Collagen and nails

The same 2.5 gram daily dose of Verisol® collagen peptides has also been shown to support nail health. Researchers found a noticeable decrease in broken nails after 2 months, reaching a 42% reduction after 6 months. The women taking special collagen peptides also noticed their nails were growing faster and had less peeling and roughness.* About 80% of the women in this study were satisfied with Verisol®.

 

Collagen and bone density

Many people associate calcium, vitamin D3 and magnesium with strong bones but often forget about collagen. Bone is comprised of mineral crystals “glued” together by collagen. Without collagen providing a framework for minerals, your bones would have no structure. In one study, 108 women took either 5 grams of collagen peptides (Type I & III) or a placebo for 12 months. Researchers found that the women taking collagen had a significant improvement in bone density as measured in the spine and femur by DXA scans.*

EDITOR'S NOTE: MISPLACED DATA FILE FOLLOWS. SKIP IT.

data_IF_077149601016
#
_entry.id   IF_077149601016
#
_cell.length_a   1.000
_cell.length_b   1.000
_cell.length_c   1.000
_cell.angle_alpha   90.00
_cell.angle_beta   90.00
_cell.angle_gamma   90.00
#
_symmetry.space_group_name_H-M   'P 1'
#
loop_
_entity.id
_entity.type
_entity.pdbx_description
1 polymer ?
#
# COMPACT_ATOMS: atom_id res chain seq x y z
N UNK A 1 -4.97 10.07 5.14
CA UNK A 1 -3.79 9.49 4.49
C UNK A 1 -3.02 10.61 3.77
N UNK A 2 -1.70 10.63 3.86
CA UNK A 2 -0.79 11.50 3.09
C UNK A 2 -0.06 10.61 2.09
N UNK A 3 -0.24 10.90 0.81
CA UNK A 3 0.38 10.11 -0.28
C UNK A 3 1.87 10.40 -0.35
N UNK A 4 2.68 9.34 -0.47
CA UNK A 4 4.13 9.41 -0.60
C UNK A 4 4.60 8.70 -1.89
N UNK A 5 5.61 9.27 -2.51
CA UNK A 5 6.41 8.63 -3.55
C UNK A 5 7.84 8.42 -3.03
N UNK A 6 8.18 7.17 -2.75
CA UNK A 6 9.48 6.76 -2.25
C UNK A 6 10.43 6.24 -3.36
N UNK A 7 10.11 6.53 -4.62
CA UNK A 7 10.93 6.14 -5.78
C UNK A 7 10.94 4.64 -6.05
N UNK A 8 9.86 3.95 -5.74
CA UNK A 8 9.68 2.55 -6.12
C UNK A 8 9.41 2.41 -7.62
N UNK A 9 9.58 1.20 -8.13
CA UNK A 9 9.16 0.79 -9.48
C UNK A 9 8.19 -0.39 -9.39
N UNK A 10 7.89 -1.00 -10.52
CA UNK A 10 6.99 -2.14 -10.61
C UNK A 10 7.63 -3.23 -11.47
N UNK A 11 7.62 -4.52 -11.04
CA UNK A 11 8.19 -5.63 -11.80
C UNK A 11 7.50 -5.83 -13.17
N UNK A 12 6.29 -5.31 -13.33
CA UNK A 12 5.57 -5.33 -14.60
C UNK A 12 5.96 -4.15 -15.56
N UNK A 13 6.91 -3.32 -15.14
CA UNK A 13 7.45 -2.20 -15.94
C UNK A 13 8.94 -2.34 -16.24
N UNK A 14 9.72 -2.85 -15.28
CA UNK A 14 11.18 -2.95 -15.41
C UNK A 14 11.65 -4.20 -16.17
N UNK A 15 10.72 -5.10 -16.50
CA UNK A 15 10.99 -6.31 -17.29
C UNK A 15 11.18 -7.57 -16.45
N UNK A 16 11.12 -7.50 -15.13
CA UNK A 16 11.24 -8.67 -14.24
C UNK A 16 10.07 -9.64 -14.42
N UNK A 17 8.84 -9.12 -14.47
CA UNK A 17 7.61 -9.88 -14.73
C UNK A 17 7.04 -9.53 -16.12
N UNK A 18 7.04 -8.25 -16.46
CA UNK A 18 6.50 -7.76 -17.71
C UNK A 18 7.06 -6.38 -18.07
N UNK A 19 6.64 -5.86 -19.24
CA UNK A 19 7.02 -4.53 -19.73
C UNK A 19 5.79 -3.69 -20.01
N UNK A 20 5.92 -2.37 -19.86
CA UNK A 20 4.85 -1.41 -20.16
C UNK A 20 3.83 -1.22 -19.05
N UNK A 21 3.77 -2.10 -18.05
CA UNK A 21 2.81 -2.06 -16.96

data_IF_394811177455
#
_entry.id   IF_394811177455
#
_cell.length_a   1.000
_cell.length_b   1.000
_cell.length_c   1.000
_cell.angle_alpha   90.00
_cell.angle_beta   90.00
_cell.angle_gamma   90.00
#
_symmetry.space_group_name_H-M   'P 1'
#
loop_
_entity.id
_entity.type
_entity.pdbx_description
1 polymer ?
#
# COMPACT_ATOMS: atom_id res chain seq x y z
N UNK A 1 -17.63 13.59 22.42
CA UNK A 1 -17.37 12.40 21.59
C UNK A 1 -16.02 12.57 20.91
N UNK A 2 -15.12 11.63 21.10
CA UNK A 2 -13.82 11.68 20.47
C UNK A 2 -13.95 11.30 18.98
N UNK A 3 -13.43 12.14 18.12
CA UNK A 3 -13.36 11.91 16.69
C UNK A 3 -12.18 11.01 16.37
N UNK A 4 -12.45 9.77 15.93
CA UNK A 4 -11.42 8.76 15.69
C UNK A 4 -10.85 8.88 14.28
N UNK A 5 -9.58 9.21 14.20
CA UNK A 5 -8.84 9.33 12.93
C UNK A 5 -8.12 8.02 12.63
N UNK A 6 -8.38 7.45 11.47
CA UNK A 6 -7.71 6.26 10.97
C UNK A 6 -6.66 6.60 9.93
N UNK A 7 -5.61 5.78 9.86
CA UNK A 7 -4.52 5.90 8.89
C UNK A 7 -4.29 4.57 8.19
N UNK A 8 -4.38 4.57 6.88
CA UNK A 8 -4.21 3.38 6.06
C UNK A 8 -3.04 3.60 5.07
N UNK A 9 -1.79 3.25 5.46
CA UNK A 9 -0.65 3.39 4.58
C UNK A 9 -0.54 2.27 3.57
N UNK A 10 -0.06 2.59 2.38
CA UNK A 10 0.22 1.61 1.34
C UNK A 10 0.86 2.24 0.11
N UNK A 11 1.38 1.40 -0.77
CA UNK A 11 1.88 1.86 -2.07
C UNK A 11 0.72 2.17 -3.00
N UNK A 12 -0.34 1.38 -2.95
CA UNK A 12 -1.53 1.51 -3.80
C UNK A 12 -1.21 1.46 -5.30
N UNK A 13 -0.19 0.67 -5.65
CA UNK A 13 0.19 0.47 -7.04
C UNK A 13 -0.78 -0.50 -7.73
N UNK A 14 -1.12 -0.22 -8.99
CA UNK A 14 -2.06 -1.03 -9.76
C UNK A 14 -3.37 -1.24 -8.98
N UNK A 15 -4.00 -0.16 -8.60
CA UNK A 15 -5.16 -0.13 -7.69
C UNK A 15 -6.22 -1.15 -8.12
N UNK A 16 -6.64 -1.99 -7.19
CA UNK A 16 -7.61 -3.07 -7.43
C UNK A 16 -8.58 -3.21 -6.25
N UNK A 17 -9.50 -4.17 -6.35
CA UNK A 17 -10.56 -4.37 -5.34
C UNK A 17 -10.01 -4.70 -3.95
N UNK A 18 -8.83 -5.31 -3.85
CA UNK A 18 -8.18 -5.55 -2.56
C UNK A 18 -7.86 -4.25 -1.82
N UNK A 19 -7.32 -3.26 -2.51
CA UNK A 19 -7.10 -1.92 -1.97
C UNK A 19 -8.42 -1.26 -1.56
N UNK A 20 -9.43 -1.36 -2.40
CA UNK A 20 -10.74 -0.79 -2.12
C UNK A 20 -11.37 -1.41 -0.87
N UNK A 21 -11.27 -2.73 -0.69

Collagen for joint support*

As we age, our joint cartilage wears down. Collagen peptides help nourish the cartilage to support joint comfort and repair. Research shows you need to take at least 5-10 grams a day of Type I & III collagen peptides to support joint health. Type I & III can reduce joint discomfort over time and improve mobility, helping to preserve the quality of life.*

Another form of collagen for joint support is Type II collagen peptides derived from chicken sternal cartilage. The most researched Type II collagen is BioCell Collagen®, which has been the subject of more than 20 clinical studies (including five human clinical trials). It naturally contains hyaluronic acid and chondroitin sulfate along with Type II collagen. 

One study evaluated 80 people with joint discomfort that took either 2 grams of BioCell or a placebo for 70 days. By as early as day 35, the BioCell group had significantly better WOMAC scores and an improvement in the performance of physical activities. More recently, BioCell has been studied for additional benefits on skin health.*

 

Collagen and athletes

While it’s a relatively new concept for some, athletes are beginning to take collagen peptides to support their musculoskeletal system. This system is protected by a network of connective tissue that includes tendons and fascia. Collagen peptides help renew connective tissue proteins in the constant process of muscle protein breakdown and repair.